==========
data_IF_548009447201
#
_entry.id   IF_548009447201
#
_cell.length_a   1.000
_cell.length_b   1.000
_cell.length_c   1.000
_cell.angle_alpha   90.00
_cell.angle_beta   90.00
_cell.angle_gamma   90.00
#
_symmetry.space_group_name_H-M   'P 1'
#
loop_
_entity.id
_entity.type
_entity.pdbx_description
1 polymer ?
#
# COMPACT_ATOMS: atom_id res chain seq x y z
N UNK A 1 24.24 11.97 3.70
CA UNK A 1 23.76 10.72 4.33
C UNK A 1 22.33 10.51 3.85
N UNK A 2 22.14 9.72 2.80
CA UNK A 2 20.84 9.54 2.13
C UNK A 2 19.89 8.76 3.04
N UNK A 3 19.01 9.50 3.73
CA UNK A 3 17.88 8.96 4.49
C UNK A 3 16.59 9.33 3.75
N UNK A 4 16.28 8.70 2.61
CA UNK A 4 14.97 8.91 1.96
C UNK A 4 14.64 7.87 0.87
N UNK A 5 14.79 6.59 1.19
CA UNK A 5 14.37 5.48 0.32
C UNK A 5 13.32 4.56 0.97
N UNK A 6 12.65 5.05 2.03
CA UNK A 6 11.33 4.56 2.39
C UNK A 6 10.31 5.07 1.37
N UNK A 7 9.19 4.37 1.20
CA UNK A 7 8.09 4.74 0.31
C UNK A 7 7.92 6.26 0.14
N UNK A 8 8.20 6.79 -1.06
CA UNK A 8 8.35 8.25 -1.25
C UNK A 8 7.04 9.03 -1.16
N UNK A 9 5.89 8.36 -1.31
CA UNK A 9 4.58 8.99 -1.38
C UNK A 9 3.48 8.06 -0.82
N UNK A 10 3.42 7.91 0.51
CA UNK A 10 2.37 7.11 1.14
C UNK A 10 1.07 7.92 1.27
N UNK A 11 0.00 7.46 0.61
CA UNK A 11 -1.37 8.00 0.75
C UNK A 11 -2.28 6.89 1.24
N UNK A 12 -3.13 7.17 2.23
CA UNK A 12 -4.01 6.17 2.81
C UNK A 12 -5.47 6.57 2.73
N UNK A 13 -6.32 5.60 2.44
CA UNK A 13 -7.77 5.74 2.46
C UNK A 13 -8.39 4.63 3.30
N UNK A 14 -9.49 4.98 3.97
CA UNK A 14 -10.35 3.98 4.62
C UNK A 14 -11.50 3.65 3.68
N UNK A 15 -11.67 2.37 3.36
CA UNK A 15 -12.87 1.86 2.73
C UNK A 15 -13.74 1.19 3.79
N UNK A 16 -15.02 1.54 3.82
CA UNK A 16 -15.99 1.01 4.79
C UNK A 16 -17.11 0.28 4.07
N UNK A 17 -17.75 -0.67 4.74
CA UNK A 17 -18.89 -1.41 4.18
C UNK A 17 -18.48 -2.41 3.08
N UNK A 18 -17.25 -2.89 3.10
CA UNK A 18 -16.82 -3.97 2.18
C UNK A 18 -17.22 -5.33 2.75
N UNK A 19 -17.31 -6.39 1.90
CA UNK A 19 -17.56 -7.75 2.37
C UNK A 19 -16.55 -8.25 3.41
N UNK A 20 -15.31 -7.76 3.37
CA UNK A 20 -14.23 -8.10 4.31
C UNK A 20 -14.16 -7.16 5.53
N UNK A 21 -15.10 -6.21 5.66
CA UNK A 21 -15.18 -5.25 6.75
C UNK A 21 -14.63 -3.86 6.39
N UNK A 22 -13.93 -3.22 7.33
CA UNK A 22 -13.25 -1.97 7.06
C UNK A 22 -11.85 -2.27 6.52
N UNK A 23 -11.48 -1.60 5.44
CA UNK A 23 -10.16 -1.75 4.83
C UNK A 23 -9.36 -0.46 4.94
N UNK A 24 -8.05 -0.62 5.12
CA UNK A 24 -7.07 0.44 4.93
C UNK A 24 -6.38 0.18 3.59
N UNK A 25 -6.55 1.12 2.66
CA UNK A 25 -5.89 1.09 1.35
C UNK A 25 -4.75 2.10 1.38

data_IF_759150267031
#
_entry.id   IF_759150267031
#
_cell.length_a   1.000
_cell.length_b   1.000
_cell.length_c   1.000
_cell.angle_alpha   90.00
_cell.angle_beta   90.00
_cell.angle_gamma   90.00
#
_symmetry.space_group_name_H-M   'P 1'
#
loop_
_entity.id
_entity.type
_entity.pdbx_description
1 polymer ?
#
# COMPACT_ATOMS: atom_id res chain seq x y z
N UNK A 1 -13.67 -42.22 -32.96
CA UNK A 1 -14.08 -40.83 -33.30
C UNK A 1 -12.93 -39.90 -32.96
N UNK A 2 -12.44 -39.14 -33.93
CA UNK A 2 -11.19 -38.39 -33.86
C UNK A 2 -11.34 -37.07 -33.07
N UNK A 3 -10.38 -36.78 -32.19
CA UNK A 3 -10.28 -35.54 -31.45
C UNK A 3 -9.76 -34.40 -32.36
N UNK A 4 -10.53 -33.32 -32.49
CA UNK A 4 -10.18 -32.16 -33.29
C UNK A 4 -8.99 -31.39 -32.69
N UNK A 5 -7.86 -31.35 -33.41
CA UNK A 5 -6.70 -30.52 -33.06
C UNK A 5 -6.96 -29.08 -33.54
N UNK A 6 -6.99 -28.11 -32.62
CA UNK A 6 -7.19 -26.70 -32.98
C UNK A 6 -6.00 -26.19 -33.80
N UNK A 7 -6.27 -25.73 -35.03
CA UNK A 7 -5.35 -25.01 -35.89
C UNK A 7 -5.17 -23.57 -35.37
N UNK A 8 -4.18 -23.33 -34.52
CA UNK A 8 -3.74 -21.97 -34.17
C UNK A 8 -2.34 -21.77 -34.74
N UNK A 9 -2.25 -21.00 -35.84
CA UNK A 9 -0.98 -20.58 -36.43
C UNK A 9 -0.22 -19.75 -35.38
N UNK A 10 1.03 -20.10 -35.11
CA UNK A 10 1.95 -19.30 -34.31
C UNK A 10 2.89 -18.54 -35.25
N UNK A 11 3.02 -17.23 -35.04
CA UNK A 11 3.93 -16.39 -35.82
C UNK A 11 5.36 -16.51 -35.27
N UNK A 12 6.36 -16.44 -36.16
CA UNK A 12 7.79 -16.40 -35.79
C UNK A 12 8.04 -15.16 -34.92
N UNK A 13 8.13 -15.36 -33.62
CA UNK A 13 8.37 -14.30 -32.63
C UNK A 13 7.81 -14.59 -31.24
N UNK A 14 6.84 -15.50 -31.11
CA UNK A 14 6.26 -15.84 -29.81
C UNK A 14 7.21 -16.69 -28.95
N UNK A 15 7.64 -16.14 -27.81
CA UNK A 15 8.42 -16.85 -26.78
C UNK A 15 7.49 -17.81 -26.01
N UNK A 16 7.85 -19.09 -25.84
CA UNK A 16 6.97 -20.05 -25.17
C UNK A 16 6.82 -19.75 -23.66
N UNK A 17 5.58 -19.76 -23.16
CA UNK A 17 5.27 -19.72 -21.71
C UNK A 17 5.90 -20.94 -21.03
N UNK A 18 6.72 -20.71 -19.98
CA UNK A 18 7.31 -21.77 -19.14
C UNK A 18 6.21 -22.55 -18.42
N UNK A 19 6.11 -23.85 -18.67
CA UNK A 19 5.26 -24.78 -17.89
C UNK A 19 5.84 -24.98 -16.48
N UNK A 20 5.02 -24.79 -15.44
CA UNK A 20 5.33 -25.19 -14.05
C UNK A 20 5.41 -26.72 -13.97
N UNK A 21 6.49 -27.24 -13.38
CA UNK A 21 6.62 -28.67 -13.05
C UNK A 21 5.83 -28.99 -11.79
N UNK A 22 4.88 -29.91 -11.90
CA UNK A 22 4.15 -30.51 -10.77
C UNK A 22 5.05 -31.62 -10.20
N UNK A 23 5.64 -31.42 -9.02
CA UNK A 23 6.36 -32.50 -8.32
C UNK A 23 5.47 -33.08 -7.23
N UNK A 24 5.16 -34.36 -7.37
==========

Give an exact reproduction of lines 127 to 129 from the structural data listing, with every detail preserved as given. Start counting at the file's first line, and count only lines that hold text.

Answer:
C UNK A 4 -8.99 -31.39 -32.69
N UNK A 5 -7.86 -31.35 -33.41
CA UNK A 5 -6.70 -30.52 -33.06